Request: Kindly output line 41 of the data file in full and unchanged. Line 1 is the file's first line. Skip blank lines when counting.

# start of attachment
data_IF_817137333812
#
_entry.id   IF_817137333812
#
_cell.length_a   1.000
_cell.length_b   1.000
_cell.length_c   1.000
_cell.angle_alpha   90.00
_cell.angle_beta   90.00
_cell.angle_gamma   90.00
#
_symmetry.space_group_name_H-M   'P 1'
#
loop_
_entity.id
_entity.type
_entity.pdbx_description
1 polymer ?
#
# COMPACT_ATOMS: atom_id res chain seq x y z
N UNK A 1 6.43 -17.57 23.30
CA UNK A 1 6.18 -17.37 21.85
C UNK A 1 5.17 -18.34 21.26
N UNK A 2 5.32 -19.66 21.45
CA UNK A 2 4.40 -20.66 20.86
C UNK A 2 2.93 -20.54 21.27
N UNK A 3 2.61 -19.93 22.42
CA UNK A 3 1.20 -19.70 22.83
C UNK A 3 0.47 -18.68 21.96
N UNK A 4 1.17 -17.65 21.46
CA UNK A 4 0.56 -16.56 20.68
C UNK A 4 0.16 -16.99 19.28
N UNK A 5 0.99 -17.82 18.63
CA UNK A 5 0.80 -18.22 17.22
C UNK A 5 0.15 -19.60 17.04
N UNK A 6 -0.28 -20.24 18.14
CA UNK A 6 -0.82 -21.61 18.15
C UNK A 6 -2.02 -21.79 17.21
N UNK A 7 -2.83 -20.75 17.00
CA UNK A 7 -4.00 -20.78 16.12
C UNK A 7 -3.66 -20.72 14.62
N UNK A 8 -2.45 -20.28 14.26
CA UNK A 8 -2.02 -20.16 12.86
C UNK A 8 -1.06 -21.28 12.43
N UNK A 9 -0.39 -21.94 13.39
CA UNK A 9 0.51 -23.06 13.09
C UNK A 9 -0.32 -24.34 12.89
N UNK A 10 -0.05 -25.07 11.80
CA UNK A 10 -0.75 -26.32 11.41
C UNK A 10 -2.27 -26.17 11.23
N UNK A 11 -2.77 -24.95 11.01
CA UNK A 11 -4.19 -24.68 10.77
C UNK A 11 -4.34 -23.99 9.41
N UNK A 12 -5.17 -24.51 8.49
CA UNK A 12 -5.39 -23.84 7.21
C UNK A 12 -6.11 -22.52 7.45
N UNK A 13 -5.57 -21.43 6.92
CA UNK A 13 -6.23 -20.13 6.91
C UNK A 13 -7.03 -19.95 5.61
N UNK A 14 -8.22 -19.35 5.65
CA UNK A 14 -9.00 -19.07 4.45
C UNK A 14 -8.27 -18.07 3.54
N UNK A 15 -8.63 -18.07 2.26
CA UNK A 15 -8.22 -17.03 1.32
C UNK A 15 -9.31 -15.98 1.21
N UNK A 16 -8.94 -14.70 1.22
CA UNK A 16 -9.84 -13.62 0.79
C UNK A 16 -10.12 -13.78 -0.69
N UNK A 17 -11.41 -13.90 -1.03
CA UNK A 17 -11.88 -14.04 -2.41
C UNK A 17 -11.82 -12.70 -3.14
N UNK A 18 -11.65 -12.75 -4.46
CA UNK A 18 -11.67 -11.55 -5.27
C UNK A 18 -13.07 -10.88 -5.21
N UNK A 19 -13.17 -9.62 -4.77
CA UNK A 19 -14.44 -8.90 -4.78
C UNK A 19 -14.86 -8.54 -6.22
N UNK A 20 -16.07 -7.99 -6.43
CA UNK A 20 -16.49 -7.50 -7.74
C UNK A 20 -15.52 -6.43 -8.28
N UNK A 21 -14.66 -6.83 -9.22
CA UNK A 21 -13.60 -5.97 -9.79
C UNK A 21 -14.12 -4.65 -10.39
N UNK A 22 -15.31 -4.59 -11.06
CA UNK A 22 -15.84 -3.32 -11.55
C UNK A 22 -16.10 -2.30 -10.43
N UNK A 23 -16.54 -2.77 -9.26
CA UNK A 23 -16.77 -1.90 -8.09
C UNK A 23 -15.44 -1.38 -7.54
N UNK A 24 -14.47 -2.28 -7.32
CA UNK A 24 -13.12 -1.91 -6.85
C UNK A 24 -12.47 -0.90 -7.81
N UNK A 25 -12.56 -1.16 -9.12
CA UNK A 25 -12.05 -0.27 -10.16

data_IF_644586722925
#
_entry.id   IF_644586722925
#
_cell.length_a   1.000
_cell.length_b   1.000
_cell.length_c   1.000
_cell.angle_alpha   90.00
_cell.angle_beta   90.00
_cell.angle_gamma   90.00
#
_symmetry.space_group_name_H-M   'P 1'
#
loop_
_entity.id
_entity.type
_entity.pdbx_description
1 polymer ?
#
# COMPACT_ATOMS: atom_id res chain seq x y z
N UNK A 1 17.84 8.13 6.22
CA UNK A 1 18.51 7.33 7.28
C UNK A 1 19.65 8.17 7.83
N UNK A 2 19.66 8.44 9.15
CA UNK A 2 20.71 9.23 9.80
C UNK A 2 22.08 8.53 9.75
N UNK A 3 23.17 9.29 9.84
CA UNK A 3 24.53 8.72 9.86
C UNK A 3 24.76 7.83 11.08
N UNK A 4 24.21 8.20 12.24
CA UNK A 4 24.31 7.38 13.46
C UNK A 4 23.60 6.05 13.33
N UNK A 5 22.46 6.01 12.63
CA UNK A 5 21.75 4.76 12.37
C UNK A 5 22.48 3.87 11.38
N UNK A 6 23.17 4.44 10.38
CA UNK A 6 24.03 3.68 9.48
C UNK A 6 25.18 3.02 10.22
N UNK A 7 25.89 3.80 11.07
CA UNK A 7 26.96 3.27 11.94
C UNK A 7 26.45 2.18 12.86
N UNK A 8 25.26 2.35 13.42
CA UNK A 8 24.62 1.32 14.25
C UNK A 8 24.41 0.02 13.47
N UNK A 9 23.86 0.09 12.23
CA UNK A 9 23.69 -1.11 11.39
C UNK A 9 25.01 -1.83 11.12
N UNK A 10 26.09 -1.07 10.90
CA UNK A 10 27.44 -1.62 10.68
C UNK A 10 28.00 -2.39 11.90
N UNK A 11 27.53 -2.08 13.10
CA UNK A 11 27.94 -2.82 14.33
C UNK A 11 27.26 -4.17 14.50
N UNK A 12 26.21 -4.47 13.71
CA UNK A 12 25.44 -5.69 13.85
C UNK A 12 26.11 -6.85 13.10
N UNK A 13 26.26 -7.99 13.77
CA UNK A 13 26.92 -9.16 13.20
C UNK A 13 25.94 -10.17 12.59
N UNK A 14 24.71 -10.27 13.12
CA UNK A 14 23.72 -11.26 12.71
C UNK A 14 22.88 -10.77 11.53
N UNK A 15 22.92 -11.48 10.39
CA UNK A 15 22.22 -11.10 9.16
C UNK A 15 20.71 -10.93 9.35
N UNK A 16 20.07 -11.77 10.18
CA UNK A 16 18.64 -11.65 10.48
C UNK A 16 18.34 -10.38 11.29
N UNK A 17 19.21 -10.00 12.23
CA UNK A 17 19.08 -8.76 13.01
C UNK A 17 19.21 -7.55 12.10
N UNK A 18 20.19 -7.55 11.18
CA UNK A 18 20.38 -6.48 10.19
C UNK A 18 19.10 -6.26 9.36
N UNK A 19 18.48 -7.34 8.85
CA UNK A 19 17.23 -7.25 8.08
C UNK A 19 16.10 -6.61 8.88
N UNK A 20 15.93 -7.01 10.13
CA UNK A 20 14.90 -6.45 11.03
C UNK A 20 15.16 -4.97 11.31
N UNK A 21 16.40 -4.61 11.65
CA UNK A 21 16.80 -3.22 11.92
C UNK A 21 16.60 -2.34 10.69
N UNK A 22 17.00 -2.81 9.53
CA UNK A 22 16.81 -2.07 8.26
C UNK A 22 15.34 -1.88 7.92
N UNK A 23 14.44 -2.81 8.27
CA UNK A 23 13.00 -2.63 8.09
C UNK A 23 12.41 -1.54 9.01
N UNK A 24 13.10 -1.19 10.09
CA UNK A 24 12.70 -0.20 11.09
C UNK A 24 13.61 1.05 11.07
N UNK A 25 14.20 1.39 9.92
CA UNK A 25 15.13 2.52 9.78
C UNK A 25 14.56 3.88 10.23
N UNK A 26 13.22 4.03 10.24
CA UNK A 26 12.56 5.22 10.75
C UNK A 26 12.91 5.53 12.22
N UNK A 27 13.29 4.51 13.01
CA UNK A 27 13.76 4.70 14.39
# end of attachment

C UNK A 7 -3.66 -20.72 14.62